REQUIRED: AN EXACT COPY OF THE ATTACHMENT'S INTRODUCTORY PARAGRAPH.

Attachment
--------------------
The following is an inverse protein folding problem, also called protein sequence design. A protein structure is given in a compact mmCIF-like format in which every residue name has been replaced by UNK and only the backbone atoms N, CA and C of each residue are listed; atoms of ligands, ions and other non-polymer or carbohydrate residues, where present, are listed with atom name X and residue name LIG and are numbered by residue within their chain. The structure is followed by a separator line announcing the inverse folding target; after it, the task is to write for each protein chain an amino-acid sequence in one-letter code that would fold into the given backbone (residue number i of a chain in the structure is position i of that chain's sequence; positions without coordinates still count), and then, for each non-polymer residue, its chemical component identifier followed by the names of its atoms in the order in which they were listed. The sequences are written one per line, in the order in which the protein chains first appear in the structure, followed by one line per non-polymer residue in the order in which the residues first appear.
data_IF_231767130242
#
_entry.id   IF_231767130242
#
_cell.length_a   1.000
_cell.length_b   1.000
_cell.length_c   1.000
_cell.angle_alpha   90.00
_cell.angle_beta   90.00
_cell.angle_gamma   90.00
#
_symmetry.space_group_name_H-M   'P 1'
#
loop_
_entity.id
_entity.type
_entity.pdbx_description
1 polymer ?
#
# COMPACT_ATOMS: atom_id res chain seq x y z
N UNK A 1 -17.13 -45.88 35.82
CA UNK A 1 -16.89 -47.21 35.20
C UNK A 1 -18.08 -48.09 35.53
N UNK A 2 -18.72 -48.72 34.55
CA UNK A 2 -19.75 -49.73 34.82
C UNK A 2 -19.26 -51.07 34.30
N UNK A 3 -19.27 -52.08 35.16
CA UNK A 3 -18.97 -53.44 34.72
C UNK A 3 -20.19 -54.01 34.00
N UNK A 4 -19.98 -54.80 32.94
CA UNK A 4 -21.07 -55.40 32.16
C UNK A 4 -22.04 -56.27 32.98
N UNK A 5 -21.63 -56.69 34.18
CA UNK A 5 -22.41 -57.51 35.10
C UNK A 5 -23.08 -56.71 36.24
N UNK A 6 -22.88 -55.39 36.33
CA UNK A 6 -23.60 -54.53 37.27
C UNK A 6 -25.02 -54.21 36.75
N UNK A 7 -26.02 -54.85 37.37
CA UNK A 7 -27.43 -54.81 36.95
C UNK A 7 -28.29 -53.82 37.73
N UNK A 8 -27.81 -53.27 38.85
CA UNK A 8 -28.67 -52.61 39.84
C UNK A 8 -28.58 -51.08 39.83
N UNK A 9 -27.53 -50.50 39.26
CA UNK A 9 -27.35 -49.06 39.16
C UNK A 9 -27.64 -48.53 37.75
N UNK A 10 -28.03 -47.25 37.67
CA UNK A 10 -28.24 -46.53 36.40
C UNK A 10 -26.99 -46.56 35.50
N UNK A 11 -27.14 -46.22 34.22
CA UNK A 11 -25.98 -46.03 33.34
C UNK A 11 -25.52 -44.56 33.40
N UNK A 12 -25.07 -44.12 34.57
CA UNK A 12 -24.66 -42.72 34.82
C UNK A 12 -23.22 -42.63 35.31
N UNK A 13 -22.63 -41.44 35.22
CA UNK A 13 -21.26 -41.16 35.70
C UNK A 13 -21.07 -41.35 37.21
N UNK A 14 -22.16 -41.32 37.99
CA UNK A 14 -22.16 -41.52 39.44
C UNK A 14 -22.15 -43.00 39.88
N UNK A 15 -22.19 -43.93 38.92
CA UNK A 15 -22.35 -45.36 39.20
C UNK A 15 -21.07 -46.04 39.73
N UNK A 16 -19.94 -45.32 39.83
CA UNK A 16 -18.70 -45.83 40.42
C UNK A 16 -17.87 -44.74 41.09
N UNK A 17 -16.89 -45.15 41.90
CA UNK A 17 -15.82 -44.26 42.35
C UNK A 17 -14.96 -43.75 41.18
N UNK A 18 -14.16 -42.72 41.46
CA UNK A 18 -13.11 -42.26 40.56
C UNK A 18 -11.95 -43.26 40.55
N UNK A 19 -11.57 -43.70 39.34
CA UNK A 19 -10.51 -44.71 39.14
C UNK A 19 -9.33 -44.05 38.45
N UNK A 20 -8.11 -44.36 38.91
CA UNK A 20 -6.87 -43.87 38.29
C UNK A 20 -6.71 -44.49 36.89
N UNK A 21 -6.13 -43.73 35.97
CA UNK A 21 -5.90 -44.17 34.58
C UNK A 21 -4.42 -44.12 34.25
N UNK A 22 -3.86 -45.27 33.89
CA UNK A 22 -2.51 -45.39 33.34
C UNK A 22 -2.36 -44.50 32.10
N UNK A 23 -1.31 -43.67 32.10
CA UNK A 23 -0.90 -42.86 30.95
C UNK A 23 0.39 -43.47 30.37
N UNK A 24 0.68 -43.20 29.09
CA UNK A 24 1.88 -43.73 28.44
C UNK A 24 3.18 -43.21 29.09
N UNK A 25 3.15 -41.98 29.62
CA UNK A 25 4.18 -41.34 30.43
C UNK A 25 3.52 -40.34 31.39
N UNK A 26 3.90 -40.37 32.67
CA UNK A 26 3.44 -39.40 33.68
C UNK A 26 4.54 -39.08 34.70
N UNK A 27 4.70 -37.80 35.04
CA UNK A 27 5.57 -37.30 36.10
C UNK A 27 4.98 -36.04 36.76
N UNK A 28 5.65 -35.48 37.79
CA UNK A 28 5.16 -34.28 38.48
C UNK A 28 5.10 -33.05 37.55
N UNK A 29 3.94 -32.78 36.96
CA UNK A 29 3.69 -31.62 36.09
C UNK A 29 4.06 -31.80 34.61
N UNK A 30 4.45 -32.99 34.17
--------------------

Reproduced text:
The following is an inverse protein folding problem, also called protein sequence design. A protein structure is given in a compact mmCIF-like format in which every residue name has been replaced by UNK and only the backbone atoms N, CA and C of each residue are listed; atoms of ligands, ions and other non-polymer or carbohydrate residues, where present, are listed with atom name X and residue name LIG and are numbered by residue within their chain. The structure is followed by a separator line announcing the inverse folding target; after it, the task is to write for each protein chain an amino-acid sequence in one-letter code that would fold into the given backbone (residue number i of a chain in the structure is position i of that chain's sequence; positions without coordinates still count), and then, for each non-polymer residue, its chemical component identifier followed by the names of its atoms in the order in which they were listed. The sequences are written one per line, in the order in which the protein chains first appear in the structure, followed by one line per non-polymer residue in the order in which the residues first appear.